Another story is this. The churches of the North have been made aware of how much their life and work has been sustained in the past by insensitive and oppressive social patterns, with the Bible being used to justify great evils. Whether they like it or not, they inhabit a world where authority is regarded with much suspicion; it has to earn respect. In recent decades there has been a huge change in the general understanding of sexual activity. Can the gospel be heard in such a world if it seems to cling to ways of understanding sexuality that have no correspondence to what the most apparently responsible people in our culture believe? It is not enough, some have said, to stick to the words of the Bible; we have to go deeper and ask about the logic and direction of the Bible as a whole. And when we do that, we may find that it is not so impossible to reach a position that can be taken seriously in contemporary culture.
Two stories, and so for some we have a problem of the Church accepting a set of false premises, a wrong and unbiblical picture of human nature; for others a problem of communicating with human beings where they actually are, in terms they can grasp. Many issues are involved here, not only the presenting question about homosexuality. Perhaps the most difficult is how we make a moral assessment of modern culture in the developed world. And for many of us this is complicated. Modernity has brought great goods; yet in vital respects it has promoted a picture of humanity that is deeply flawed – individualistic, obsessed with rights and claims and uninterested in bonds of obligation or the need for sacrifice for the good of others: precisely the world that has produced our current nightmare of international injustice. So the question is how far the concern for reaching an understanding with the world about sexual ethics is based on uncritical acceptance of the values of a culture like this.
I don’t think that this question is quickly resolved. There are those who say, ‘This is an issue of justice, comparable to the rights of black people in the Western world, or the rights of women. Our church must be inclusive of all, committed to liberation for all from the burden of prejudice and hatred’. And there are those who say, ‘The Bible is clear; there is no argument to be had’. Yet the latter people often in practice find they are themselves interpreting Scripture more flexibly in other areas. And the former people may have to recognise that there is a difference between campaigning for civil equality and declaring discipline or defining holiness for the Church of Christ, a difference between including all who come to Christ and being indifferent to how human lives are actually challenged and altered by him.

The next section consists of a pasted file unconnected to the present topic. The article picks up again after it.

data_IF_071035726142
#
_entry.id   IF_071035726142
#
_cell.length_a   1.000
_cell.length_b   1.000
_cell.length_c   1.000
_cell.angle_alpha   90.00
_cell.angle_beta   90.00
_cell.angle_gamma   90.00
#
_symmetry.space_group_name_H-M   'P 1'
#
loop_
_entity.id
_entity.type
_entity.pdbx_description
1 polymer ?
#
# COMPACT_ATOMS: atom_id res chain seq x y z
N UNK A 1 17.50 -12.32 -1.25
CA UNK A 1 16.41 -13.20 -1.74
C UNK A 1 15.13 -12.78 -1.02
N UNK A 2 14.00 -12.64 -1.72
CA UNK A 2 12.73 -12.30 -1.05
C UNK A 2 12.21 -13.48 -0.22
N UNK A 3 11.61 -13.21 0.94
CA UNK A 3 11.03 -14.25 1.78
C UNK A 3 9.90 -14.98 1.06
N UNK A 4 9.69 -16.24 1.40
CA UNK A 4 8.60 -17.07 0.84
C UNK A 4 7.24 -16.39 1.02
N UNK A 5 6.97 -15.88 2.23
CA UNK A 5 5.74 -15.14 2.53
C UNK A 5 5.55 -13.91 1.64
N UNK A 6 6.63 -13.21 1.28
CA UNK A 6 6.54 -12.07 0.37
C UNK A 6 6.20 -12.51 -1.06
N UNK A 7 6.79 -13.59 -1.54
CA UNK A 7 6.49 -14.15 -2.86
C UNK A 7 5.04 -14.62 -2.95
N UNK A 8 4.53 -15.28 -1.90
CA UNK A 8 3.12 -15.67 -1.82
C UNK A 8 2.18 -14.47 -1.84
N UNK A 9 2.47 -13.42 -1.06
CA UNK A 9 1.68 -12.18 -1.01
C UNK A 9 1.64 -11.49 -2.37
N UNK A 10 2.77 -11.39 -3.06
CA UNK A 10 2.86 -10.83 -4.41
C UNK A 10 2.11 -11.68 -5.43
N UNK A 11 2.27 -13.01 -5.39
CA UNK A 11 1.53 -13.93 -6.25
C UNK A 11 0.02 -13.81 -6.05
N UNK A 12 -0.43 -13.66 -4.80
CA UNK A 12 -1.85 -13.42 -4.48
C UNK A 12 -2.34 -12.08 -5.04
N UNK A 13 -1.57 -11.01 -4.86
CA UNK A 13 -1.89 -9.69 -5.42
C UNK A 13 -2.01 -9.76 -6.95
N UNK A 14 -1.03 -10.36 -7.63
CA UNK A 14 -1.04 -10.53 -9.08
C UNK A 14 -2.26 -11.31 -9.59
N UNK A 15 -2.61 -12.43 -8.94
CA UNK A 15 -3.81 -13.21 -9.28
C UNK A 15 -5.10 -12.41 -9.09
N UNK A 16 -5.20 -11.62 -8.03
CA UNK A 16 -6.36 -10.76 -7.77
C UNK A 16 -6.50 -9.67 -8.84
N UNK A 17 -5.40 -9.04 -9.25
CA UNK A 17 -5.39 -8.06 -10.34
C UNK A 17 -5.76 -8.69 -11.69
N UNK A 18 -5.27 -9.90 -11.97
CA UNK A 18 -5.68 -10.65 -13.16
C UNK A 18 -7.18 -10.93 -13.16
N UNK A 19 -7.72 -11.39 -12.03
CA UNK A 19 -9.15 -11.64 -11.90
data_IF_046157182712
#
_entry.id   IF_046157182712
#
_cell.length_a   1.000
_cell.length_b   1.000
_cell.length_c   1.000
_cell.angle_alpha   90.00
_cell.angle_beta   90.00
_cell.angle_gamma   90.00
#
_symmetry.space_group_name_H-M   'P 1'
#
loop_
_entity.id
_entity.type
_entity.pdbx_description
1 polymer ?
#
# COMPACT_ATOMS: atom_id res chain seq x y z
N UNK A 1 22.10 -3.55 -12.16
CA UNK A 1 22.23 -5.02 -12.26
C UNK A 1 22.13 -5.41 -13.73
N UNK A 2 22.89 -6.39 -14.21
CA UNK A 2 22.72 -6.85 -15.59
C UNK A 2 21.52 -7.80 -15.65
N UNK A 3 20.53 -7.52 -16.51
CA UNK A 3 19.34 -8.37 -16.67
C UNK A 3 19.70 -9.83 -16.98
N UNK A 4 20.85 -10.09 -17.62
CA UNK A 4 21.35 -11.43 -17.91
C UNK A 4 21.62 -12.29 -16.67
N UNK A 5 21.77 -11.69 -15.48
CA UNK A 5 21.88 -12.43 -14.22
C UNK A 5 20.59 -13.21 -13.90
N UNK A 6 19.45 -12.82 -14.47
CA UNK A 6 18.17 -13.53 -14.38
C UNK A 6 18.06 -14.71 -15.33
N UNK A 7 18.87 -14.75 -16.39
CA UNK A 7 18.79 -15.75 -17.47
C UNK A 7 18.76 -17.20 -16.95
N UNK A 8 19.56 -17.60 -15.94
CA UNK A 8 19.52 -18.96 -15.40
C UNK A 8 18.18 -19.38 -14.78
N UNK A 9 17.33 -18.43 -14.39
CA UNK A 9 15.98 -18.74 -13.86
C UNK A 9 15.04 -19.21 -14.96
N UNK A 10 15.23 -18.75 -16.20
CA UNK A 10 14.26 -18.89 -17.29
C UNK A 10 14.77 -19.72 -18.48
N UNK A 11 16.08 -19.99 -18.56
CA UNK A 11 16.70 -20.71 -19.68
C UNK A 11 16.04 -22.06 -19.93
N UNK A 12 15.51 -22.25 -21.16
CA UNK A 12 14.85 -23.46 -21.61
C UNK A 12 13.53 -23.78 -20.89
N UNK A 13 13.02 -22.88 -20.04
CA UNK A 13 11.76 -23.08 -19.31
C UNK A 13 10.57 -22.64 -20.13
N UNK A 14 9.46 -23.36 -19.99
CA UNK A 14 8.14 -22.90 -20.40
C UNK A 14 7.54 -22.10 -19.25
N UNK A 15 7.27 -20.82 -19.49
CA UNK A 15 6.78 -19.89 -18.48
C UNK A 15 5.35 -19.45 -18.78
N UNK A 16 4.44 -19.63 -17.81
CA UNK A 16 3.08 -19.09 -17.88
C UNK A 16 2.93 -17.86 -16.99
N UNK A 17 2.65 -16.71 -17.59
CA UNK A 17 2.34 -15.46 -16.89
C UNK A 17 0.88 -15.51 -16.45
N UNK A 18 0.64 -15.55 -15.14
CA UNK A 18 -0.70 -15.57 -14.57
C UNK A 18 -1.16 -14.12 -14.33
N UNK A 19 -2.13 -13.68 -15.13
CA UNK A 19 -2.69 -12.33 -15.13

Very tentatively, I believe this is how we should see our situation. Christian teaching about sex is not a set of isolated prohibitions; it is an integral part of what the Bible has to say about living in such a way that our lives communicate the character of God. Marriage has a unique place because it speaks of an absolute faithfulness, a covenant between radically different persons, male and female; and so it echoes the absolute covenant of God with his chosen, a covenant between radically different partners. And those who have criticised the blessing of same-sex partnerships have been trying, I think, to say that we cannot change what we say about marriage without seriously upsetting what you might call the ecology of our teaching, the balance of how we show and speak of God. They would say that blessing same-sex unions has this effect, and that without such blessing people living in such unions are at least in tension with the common language of the Church. And living in this tension is not a good basis for taking on the responsibilities of leadership, especially episcopal leadership, whatever latitude we allow to conscience and pastoral discretion in particular instances among our people. This, incidentally, is broadly the view of the authors of the ‘St Andrew’s Day Statement’ of 1997, which remains a helpful reference point, managing to avoid a bitter politicising of the dispute. Its method deserves more imitation than it has received.